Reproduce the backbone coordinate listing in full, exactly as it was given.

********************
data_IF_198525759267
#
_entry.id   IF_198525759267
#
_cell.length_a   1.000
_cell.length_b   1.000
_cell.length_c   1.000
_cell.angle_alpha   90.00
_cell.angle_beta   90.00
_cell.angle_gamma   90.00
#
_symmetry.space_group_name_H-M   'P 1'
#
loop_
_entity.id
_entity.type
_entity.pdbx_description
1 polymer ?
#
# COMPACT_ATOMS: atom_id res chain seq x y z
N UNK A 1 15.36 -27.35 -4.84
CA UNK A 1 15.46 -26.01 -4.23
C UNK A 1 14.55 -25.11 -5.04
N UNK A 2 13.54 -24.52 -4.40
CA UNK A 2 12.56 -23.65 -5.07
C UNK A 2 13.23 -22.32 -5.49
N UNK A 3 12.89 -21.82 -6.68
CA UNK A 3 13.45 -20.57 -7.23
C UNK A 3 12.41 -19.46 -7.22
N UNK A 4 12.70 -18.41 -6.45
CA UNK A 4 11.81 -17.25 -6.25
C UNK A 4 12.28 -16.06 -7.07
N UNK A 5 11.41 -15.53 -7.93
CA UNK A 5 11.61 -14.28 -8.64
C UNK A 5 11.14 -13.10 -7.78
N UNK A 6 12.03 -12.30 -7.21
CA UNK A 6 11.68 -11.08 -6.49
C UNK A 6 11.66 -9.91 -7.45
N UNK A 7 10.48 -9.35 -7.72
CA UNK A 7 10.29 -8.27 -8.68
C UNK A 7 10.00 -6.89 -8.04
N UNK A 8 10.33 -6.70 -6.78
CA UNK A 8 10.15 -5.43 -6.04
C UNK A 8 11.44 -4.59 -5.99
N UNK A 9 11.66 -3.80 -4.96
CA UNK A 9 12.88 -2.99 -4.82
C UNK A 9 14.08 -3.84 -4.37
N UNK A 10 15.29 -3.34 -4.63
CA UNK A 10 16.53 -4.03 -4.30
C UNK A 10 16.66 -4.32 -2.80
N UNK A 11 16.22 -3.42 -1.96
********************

data_IF_198525759267
#
_entry.id   IF_198525759267
#
_cell.length_a   1.000
_cell.length_b   1.000
_cell.length_c   1.000
_cell.angle_alpha   90.00
_cell.angle_beta   90.00
_cell.angle_gamma   90.00
#
_symmetry.space_group_name_H-M   'P 1'
#
loop_
_entity.id
_entity.type
_entity.pdbx_description
1 polymer ?
#
# COMPACT_ATOMS: atom_id res chain seq x y z
N UNK A 1 15.36 -27.35 -4.84
CA UNK A 1 15.46 -26.01 -4.23
C UNK A 1 14.55 -25.11 -5.04
N UNK A 2 13.54 -24.52 -4.40
CA UNK A 2 12.56 -23.65 -5.07
C UNK A 2 13.23 -22.32 -5.49
N UNK A 3 12.89 -21.82 -6.68
CA UNK A 3 13.45 -20.57 -7.23
C UNK A 3 12.41 -19.46 -7.22
N UNK A 4 12.70 -18.41 -6.45
CA UNK A 4 11.81 -17.25 -6.25
C UNK A 4 12.28 -16.06 -7.07
N UNK A 5 11.41 -15.53 -7.93
CA UNK A 5 11.61 -14.28 -8.64
C UNK A 5 11.14 -13.10 -7.78
N UNK A 6 12.03 -12.30 -7.21
CA UNK A 6 11.68 -11.08 -6.49
C UNK A 6 11.66 -9.91 -7.45
N UNK A 7 10.48 -9.35 -7.72
CA UNK A 7 10.29 -8.27 -8.68
C UNK A 7 10.00 -6.89 -8.04
N UNK A 8 10.33 -6.70 -6.78
CA UNK A 8 10.15 -5.43 -6.04
C UNK A 8 11.44 -4.59 -5.99
N UNK A 9 11.66 -3.80 -4.96
CA UNK A 9 12.88 -2.99 -4.82
C UNK A 9 14.08 -3.84 -4.37
N UNK A 10 15.29 -3.34 -4.63
CA UNK A 10 16.53 -4.03 -4.30
C UNK A 10 16.66 -4.32 -2.80
N UNK A 11 16.22 -3.42 -1.96